The Green Revolution: Norman Borlaug and the Race to Fight Global Hunger

Ray Offenheiser, William J. Pulte Director of the Pulte Institute for Global Development and Associate Professor of the Practice, reflects on Norman Borlaug’s work in an interview with PBS’s American Experience. 

“He was looking at this interesting convergence of environment, population and food security, and he was looking at it at a time when nobody else was thinking about these issues quite that way.”

Originally published at on April 3, 2020.

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The rise of female Sharia judges in India

The number of women “qazis” — who govern Islamic law — in India is growing, according to an article from Aljazeera. Ebrahim Moosa, a professor of Islamic studies at the Keough School of Global Affairs, weighed in on the matter.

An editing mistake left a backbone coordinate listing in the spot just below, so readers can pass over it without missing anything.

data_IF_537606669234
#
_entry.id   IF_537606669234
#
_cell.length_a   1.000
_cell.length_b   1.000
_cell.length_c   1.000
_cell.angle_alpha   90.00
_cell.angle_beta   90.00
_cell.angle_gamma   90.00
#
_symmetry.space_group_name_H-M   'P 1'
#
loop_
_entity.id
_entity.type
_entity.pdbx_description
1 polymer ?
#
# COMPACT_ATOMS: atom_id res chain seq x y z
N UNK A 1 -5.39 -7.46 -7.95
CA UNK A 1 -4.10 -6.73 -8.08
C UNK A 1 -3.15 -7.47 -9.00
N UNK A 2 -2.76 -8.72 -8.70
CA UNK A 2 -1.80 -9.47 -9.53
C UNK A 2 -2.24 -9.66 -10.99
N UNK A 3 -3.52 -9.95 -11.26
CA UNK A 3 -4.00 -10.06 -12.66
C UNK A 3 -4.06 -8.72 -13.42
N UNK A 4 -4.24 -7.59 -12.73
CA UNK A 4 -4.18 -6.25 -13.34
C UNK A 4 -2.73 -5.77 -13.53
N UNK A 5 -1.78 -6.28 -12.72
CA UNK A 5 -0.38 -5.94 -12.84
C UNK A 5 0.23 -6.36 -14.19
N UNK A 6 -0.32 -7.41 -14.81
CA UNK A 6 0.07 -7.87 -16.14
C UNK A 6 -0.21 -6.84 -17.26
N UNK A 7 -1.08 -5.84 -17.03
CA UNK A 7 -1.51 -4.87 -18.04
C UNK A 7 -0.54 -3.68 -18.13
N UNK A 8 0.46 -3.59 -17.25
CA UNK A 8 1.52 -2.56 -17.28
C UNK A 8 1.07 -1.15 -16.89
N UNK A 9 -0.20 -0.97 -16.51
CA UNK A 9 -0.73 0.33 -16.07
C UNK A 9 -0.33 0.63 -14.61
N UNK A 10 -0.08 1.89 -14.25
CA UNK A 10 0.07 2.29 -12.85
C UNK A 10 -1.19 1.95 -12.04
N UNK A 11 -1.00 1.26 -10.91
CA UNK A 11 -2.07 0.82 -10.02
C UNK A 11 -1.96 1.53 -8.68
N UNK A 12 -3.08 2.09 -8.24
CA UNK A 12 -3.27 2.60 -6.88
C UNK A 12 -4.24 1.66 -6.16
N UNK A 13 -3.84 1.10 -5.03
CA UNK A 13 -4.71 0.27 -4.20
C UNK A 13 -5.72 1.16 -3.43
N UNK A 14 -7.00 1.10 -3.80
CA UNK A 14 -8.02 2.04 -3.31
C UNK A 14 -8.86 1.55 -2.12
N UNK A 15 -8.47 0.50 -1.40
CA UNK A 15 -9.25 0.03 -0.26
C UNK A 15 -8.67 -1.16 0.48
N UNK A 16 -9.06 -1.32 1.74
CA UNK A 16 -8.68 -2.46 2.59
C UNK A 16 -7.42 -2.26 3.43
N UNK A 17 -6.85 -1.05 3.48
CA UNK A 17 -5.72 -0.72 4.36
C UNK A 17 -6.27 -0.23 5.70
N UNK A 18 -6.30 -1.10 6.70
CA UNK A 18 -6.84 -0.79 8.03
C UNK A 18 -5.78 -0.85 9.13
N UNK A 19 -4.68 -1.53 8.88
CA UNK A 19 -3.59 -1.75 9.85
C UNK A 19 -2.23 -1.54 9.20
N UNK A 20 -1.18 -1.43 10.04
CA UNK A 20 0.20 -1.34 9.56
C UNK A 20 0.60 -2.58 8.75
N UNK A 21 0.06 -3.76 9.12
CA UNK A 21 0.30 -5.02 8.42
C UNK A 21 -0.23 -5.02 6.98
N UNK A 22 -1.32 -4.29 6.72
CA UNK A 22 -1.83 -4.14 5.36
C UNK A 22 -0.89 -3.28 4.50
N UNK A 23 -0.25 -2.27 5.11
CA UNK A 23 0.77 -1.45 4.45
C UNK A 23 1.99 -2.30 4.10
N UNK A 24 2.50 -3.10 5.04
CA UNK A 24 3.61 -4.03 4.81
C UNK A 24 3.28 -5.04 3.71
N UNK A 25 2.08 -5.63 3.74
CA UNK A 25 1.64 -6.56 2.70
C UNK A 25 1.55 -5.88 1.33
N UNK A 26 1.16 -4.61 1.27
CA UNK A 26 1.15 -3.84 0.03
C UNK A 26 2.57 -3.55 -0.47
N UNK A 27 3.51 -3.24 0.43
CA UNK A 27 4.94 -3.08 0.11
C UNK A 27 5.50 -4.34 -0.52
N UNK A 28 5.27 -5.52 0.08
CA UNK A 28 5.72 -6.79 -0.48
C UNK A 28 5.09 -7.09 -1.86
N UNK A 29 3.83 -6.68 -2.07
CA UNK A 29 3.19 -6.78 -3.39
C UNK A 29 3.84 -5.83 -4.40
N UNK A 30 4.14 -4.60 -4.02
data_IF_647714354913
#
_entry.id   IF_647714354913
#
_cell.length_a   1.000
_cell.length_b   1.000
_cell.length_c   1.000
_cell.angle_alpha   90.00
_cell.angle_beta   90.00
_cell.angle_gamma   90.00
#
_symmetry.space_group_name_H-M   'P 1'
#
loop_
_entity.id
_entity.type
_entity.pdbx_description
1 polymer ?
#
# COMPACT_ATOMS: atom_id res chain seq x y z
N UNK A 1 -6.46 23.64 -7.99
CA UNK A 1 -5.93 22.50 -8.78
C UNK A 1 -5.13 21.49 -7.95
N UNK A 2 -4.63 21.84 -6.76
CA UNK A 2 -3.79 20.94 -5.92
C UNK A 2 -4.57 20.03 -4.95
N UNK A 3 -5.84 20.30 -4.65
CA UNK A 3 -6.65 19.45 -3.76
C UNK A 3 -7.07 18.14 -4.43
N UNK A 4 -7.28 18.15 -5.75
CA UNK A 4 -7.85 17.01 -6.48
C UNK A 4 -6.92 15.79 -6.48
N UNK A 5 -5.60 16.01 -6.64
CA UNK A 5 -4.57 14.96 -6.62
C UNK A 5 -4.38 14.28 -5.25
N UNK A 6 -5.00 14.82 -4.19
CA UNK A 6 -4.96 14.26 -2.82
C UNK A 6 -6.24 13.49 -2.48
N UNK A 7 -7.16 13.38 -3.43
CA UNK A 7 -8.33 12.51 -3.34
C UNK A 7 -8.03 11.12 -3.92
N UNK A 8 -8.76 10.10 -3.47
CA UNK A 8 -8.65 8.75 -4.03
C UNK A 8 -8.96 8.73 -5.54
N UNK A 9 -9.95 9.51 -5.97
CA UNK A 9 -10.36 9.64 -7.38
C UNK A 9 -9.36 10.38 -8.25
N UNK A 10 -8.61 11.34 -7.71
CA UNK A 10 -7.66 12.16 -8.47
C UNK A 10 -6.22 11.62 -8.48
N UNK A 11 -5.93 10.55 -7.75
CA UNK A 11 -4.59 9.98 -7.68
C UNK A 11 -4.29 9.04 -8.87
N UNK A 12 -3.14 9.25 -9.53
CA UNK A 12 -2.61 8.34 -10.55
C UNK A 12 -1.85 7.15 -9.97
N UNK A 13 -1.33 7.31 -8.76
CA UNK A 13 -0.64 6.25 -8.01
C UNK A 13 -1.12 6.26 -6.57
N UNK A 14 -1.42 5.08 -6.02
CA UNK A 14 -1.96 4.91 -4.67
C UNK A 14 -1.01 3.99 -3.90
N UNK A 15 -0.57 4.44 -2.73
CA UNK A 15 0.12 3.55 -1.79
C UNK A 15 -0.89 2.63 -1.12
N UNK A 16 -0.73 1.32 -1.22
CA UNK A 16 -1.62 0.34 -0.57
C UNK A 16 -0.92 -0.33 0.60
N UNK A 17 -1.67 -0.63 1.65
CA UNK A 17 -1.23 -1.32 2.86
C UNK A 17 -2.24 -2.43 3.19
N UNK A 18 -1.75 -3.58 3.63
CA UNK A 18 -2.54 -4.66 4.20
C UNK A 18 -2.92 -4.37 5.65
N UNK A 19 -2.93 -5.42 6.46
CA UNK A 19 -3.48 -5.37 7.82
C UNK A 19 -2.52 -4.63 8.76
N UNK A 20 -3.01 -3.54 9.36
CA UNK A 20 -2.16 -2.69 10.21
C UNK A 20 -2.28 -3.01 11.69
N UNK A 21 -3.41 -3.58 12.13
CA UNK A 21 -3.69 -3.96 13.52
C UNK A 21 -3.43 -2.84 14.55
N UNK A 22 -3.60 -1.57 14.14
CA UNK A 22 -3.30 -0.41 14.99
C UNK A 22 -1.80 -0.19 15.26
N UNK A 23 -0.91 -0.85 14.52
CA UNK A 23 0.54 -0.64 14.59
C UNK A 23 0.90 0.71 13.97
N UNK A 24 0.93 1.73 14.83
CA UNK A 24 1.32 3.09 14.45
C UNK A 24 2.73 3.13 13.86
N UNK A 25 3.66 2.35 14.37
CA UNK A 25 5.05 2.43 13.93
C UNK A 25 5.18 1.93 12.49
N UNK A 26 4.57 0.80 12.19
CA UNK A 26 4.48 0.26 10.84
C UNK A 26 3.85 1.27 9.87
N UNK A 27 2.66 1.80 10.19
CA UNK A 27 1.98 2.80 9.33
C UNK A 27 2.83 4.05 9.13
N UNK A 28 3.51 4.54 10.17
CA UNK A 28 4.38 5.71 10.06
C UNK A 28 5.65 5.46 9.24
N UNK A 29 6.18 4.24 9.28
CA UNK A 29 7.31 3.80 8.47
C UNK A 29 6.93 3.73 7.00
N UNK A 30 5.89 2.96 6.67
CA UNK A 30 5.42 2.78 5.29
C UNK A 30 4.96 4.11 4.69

“The practice of female [qazis] is novel in India, but the idea is not novel,” says Moosa. “There are no teachings in either the Quran or the prophetic tradition that prohibits women from being qazis. Even the wife of the Prophet Muhammad, known as Sayyida Aisha, performed and solemnised the nikah of several people.”

Originally published at on June 14, 2019.

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Where are the Indian female politicians?

When women win elections, does it inspire other women to run for candidacy or does it convince men to close ranks before the next election? Keough School Associate Professor of Economics and Global Affairs Lakshmi Iyer shares her take on the matter in this VoxDev interview.

Evidence shows that when more women are elected, it changes broader development outcomes due to their differing priorities. Yet women are almost unrepresented in parliaments around the world. In this interview, Iyer reveals that in India the challenge is that a woman winning a parliamentary candidacy election does not see an increase in female candidates in the following election.

Originally published at on May 17, 2019.

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